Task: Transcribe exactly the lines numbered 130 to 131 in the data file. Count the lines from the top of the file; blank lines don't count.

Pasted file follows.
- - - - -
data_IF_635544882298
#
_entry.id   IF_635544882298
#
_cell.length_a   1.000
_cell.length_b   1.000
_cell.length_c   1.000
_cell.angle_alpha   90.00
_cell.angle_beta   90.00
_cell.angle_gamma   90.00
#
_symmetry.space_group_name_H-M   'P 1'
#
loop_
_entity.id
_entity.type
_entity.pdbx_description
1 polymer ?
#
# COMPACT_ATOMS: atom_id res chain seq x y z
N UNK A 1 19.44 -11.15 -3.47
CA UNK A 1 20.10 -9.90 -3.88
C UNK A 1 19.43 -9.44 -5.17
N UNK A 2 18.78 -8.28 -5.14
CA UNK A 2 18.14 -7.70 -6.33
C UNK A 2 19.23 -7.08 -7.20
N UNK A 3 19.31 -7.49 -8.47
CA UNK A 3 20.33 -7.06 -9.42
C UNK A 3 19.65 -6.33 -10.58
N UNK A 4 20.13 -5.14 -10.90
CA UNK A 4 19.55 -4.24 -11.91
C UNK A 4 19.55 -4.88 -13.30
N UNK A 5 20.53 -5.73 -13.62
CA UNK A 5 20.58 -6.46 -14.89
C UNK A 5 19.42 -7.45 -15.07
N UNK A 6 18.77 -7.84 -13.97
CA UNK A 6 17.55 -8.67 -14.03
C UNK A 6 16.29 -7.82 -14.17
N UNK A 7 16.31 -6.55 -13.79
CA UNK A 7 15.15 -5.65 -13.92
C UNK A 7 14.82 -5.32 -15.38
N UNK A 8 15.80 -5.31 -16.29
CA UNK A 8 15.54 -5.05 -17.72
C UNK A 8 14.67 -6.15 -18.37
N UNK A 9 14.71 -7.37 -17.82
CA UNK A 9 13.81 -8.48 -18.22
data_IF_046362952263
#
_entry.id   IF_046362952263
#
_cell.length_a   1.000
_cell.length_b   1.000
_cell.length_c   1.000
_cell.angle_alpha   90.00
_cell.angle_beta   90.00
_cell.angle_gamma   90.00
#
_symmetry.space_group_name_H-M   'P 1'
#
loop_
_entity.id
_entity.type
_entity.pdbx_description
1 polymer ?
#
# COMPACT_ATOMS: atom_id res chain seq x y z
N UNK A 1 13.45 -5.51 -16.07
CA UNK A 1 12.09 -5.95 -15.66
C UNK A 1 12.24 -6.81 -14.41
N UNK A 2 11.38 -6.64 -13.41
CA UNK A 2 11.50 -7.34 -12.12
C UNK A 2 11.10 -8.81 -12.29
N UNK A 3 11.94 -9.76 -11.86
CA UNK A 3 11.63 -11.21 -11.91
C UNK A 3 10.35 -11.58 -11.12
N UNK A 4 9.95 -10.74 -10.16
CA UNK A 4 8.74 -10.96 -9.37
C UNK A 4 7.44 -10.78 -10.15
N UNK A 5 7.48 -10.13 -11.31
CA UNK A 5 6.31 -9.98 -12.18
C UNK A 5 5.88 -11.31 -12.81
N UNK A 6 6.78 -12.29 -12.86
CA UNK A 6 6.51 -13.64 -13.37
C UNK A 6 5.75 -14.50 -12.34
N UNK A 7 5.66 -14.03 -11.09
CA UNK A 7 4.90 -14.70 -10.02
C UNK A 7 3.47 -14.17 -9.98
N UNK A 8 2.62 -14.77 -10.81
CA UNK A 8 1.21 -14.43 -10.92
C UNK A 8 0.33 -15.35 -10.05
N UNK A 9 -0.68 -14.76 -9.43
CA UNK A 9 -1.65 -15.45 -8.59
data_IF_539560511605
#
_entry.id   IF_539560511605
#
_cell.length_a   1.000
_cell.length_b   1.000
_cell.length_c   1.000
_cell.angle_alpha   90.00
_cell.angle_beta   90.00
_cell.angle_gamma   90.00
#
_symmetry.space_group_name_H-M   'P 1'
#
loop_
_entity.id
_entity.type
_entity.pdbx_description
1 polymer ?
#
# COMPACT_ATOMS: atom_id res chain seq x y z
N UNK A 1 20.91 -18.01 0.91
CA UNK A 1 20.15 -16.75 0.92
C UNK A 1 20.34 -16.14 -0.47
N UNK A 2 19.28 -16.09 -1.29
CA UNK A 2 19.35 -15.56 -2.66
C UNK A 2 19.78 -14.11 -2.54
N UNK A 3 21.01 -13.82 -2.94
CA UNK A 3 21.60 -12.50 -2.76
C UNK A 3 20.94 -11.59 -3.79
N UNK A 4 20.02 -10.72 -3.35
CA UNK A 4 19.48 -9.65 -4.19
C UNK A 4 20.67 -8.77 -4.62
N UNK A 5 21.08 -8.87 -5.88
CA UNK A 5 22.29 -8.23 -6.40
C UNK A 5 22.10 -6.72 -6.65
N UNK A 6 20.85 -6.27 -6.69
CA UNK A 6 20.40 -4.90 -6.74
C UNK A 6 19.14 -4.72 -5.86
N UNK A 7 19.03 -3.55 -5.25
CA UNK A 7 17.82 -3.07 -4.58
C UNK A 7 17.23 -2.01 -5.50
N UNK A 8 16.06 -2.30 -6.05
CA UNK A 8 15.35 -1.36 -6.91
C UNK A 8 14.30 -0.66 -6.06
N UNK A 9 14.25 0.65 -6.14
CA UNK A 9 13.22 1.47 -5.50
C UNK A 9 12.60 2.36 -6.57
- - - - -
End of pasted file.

C UNK A 6 19.14 -4.72 -5.86
N UNK A 7 19.03 -3.55 -5.25